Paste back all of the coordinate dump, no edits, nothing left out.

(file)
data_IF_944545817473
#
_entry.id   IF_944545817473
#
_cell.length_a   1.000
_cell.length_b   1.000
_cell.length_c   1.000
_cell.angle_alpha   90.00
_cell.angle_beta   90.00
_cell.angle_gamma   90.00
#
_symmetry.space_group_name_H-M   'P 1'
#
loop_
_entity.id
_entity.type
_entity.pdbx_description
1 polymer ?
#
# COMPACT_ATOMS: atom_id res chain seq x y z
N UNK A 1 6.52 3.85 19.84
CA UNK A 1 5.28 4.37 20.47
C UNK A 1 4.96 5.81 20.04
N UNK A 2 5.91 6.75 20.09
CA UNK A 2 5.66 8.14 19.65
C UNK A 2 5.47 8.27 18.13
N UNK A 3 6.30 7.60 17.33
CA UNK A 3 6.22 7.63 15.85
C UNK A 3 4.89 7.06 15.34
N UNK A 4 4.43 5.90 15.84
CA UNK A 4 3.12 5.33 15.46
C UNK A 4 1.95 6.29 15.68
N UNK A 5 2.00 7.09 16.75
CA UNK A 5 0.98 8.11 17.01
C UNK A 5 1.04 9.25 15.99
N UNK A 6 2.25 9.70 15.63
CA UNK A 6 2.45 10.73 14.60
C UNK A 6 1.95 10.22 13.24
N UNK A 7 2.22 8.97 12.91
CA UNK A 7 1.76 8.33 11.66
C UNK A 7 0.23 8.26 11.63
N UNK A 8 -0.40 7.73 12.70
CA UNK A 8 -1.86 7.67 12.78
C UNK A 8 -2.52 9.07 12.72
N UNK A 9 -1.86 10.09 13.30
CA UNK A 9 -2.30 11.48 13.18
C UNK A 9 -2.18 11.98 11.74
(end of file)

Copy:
data_IF_944545817473
#
_entry.id   IF_944545817473
#
_cell.length_a   1.000
_cell.length_b   1.000
_cell.length_c   1.000
_cell.angle_alpha   90.00
_cell.angle_beta   90.00
_cell.angle_gamma   90.00
#
_symmetry.space_group_name_H-M   'P 1'
#
loop_
_entity.id
_entity.type
_entity.pdbx_description
1 polymer ?
#
# COMPACT_ATOMS: atom_id res chain seq x y z
N UNK A 1 6.52 3.85 19.84
CA UNK A 1 5.28 4.37 20.47
C UNK A 1 4.96 5.81 20.04
N UNK A 2 5.91 6.75 20.09
CA UNK A 2 5.66 8.14 19.65
C UNK A 2 5.47 8.27 18.13
N UNK A 3 6.30 7.60 17.33
CA UNK A 3 6.22 7.63 15.85
C UNK A 3 4.89 7.06 15.34
N UNK A 4 4.43 5.90 15.84
CA UNK A 4 3.12 5.33 15.46
C UNK A 4 1.95 6.29 15.68
N UNK A 5 2.00 7.09 16.75
CA UNK A 5 0.98 8.11 17.01
C UNK A 5 1.04 9.25 15.99
N UNK A 6 2.25 9.70 15.63
CA UNK A 6 2.45 10.73 14.60
C UNK A 6 1.95 10.22 13.24
N UNK A 7 2.22 8.97 12.91
CA UNK A 7 1.76 8.33 11.66
C UNK A 7 0.23 8.26 11.63
N UNK A 8 -0.40 7.73 12.70
CA UNK A 8 -1.86 7.67 12.78
C UNK A 8 -2.52 9.07 12.72
N UNK A 9 -1.86 10.09 13.30
CA UNK A 9 -2.30 11.48 13.18
C UNK A 9 -2.18 11.98 11.74